Narica Celleso, Angelique Ezell and Debbie Sigmon light up at TownePlace Suites meeting the new guest "Skittles" who became available for adoption at the hotel on June 14.
asked if she could bring the hotel’s dog “Rosie” up to her room. Four days later, Rosie was adopted and now lives in Virginia. Guests rave about the program, saying it makes the hotel feel more like home. Above and beyond the adoption efforts, TownePlace Suites was a sponsor in the Par for Pets Golf Tournament and held a fundraiser for the animals at Charleston Animal Society, raising $1001! “We are beyond thrilled to welcome TownePlace Suites into our Business Ambassador family,” says Charleston Animal Society Offsite Adoption Manager AnnMarie Kenyon. “They are the first, and only, hotel in the Charleston area helping shelter dogs find new homes by acting as a foster home themselves. They are saving lives every day and giving their guests a one-of-a-kind experience.” How Does the Program Work? Kenyon explains that the adoption process is very similar to the shelter’s. Once a dog is placed at TownePlace, it is visible on the Charleston Animal Society website with a description of its personality that includes TownePlace's address and phone number. Kenyon trained the TownePlace team on the shelter’s adoption process, so they review and complete all the adoption paperwork with the adopter and collect the adoption fee. They take a picture of the
adopters for the shelter to share on Facebook and the adopters take the dog home the same day. The adopters spend time with the dog beforehand to get a feel for its personality and how it will fit into their family. The dogs available for guests to adopt are smaller-sized, 25 pounds or less. “The TownePlace team gets to know the dogs very well, so they become the best resource for information on the dog,” Kenyon explains. Get Your Business Involved Your company can also become a Charleston Animal Society Business Ambassador. Keeping a dog at your place of employment helps free up space at the shelter, and teaches the homeless animals important social skills. To learn more, contact AnnMarie Kenyon at email@example.com. This is a picture of Rosie on her way to her new forever home in Virginia, after a guest fell in love with her during a stay at TownPlace Suites at Tanger Outlets.
SUMMER 2018 | CAROLINA TAILS
Inbox:: Reader Feedback
INVESTING IN OUR COMMUNITY ANIMALS! When homeless animals have community partners like South Carolina Federal Credit Union in their corner, there are few challenges that can't be met. As of 2018, South Carolina Federal had over $1.6 billion in assets and over 165,000 active members. "SC Federal Credit Union's support of animals at Charleston Animal Society has been amazing," said Charleston Animal Society Director of Special Projects and Business Partnerships Elena Lawson. "They have raised money for us, held food drives for the animals and you can see them each year as a sponsor at our Chili Cook-off. They're amazing."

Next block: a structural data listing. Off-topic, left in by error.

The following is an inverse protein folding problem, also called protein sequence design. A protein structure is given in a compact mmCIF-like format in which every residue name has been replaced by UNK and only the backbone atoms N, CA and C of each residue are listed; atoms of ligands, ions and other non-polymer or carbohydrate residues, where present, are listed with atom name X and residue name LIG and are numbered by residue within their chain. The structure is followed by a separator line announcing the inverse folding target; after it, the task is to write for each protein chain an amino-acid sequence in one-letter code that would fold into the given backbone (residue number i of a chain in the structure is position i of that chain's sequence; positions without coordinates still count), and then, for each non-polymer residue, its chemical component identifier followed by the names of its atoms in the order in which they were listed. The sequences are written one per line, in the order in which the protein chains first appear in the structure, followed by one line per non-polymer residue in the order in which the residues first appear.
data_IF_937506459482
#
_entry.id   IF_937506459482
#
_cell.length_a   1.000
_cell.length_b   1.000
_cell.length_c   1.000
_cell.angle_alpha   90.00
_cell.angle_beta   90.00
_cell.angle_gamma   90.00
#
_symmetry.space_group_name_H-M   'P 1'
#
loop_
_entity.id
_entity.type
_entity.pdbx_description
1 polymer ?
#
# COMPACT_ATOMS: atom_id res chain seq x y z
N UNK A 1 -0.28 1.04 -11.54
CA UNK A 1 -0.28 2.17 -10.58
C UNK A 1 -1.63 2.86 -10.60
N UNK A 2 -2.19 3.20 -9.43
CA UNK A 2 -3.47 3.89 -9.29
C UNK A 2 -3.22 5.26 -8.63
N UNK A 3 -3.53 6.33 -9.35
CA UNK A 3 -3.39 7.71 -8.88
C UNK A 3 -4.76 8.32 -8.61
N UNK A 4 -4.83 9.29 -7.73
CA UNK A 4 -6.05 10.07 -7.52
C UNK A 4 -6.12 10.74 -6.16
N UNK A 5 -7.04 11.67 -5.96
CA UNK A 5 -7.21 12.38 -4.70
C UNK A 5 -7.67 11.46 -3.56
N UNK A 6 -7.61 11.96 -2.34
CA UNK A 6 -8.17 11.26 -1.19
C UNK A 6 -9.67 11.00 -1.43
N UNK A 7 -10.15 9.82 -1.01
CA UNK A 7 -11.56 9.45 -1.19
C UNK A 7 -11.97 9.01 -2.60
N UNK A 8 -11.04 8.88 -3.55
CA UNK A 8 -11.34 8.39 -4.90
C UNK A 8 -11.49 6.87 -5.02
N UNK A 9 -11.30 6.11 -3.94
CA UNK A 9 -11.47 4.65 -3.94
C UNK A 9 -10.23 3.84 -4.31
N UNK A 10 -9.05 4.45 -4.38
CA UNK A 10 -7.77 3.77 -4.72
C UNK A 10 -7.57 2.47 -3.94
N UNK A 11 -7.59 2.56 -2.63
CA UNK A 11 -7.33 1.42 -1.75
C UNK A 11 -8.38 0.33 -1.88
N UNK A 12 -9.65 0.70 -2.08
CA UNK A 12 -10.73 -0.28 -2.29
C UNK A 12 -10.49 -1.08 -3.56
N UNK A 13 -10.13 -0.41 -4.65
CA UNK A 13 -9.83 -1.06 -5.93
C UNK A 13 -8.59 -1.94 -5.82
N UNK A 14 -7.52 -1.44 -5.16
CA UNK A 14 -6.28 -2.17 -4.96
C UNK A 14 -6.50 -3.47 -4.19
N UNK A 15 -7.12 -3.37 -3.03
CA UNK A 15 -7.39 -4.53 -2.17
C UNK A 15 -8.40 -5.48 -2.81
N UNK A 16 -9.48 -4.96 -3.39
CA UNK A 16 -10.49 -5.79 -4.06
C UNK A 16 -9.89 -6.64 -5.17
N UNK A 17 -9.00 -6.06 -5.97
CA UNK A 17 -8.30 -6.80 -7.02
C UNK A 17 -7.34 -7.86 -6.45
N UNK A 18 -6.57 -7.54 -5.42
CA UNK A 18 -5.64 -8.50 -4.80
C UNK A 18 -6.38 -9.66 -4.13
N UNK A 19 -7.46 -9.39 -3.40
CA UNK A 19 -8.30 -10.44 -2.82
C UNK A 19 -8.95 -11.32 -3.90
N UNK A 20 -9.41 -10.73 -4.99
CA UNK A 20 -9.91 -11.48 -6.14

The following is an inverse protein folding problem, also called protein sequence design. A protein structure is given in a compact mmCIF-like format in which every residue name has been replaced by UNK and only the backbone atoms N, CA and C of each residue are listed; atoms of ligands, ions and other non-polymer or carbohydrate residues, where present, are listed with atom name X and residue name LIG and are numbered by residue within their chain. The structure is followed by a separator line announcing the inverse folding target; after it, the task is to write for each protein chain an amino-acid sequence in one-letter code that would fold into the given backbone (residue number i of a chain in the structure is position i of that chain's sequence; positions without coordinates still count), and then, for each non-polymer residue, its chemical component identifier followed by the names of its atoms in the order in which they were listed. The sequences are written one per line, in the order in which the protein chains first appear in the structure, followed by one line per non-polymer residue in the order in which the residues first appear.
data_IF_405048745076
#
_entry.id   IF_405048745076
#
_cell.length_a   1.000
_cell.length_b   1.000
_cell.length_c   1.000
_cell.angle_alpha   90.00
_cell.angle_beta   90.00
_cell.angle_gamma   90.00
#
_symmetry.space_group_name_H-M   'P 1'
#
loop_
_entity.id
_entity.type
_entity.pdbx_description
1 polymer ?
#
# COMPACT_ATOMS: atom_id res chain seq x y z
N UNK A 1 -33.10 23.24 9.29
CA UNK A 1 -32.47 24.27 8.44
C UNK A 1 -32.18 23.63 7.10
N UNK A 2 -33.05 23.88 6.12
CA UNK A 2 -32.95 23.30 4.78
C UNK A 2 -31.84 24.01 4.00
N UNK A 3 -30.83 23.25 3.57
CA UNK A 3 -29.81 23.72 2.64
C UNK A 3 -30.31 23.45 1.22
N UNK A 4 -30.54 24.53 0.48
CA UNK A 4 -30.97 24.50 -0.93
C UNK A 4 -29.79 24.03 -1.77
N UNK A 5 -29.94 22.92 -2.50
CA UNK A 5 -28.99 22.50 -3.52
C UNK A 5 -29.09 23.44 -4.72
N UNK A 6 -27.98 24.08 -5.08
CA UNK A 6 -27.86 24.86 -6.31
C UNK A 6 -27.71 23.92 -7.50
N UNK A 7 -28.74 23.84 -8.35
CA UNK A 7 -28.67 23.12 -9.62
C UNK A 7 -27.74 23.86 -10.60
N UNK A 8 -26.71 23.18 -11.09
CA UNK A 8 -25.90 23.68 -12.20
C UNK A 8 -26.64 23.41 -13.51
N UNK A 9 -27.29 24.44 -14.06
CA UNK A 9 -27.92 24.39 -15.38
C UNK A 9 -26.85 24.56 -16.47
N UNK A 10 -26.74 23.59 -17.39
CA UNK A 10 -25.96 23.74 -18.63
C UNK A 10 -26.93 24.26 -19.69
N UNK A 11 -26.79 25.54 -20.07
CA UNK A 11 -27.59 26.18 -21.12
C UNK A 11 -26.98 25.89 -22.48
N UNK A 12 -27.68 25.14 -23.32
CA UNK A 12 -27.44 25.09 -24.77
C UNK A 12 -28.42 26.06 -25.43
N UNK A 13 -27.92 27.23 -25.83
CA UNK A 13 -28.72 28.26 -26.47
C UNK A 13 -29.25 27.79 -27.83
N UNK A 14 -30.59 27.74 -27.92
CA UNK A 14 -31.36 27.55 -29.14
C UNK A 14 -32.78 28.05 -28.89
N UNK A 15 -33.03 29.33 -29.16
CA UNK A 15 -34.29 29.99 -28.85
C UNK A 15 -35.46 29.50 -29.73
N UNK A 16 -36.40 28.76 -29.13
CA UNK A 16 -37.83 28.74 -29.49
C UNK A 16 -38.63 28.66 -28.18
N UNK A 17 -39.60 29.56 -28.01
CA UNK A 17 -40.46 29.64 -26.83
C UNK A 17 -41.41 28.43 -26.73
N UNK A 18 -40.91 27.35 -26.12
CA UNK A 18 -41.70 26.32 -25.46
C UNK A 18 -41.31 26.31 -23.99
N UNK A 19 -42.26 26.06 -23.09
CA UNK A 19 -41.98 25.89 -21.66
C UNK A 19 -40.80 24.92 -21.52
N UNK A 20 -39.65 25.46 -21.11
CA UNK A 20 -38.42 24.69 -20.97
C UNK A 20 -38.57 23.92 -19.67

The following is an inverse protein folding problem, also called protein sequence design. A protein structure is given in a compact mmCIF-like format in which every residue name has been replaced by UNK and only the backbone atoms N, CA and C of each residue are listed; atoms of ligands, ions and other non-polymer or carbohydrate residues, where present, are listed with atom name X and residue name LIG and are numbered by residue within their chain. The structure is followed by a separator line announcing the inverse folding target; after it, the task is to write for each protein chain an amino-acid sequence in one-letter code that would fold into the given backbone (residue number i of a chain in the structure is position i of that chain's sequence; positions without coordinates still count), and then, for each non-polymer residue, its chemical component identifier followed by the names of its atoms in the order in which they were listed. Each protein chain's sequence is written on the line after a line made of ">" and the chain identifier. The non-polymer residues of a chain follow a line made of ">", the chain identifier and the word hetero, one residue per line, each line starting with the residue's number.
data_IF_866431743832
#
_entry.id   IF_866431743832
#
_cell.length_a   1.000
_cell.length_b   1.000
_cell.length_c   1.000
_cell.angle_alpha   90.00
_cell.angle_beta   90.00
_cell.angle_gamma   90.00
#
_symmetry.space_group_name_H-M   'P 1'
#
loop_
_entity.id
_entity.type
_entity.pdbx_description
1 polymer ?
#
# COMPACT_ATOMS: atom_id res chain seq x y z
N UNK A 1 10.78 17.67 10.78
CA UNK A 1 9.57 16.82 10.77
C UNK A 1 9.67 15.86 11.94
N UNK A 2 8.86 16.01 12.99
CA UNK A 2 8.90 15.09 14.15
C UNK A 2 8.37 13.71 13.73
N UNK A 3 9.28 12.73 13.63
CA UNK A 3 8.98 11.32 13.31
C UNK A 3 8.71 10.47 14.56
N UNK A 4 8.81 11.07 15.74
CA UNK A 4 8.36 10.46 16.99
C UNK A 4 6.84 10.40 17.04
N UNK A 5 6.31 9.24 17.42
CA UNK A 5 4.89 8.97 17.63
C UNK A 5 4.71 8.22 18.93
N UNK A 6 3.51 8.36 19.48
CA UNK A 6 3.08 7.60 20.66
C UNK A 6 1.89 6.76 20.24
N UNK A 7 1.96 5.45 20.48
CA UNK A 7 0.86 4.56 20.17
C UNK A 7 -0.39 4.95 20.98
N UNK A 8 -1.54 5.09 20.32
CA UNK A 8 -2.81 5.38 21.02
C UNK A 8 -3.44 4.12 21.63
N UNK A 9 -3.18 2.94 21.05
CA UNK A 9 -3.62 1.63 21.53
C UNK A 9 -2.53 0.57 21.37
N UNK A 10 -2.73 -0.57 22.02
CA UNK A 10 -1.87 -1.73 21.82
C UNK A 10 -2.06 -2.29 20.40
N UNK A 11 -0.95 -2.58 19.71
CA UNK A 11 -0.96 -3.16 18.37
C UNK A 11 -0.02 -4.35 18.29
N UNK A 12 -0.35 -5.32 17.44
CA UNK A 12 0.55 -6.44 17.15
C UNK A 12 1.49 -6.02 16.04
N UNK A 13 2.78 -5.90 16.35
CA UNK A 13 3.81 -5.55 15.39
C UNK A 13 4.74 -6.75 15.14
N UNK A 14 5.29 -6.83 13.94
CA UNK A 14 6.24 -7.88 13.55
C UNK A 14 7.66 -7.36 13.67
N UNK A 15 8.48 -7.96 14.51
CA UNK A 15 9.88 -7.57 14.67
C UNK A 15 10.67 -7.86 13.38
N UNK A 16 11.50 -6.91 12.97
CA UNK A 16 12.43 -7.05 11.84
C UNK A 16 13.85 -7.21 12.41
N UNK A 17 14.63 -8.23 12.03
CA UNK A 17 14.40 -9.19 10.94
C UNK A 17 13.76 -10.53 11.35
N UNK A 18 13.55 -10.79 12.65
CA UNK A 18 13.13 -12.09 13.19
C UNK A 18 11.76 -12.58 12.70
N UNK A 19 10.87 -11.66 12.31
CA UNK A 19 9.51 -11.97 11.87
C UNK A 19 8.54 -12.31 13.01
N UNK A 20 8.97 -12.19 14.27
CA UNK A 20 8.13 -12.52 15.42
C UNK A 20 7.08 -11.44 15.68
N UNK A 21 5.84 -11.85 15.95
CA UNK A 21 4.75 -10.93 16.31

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The team of South Carolina Federal Credit Union pose with Caitlin's blow-up outside their North Charleston Branch, during an adoption and food drive event in April.
SUMMER 2018 | CAROLINA TAILS
Helping Hands for Rural Paws BY TERI ERRICO GRIFFIS PHOTOS BY SCOTT GUY / WWW.GUY.PHOTOGRAPHY
tarting this summer, Charleston Animal Society will hit the road across Charleston County with the biggest companion animal initiative seen in the Lowcountry since No Kill Charleston™ and No Kill South Carolina™. A $726,000 grant from the WaterShed Animal Fund will allow the launch of “Helping Hands for Rural Paws™.” The three-year initiative will deploy Charleston Animal Society’s Simon Greer Mobile Spay-Neuter Clinic (Simon’s Rig) to rural communities across Charleston County, reaching the most remote companion animals. The targeted areas account for approximately 70 percent of Charleston County geography. “Charleston Animal Society is a great example of a southern community that has really stepped up and used progressive measures and fantastic work to change an entire city,” says Christy Counts, President of WaterShed Animal Fund. “Now they’re looking outside their city to see how they can help their state.” Counts understands how rural initiatives in the animal welfare movement are underfunded. “It’s not a sexy thing to fund and a lot of funders are scared to fund rural initiatives because there’s a lack of data and it’s that much harder to track outcomes,” she notes. “That’s why the whole purpose of the WaterShed Animal Fund is to fill gaps and find where we can make differences. We’re not interested in duplicating other foundations’ works. We have thousands of animals in rural communities that are suffering and don’t have the resources they need.”
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Charleston Animal Society Outreach Specialist Conor Thompson speaks with Hollywood resident Ethel Drayton about Helping Hands for Rural Paws. Drayton is excited for her neighbors and her dog Lola.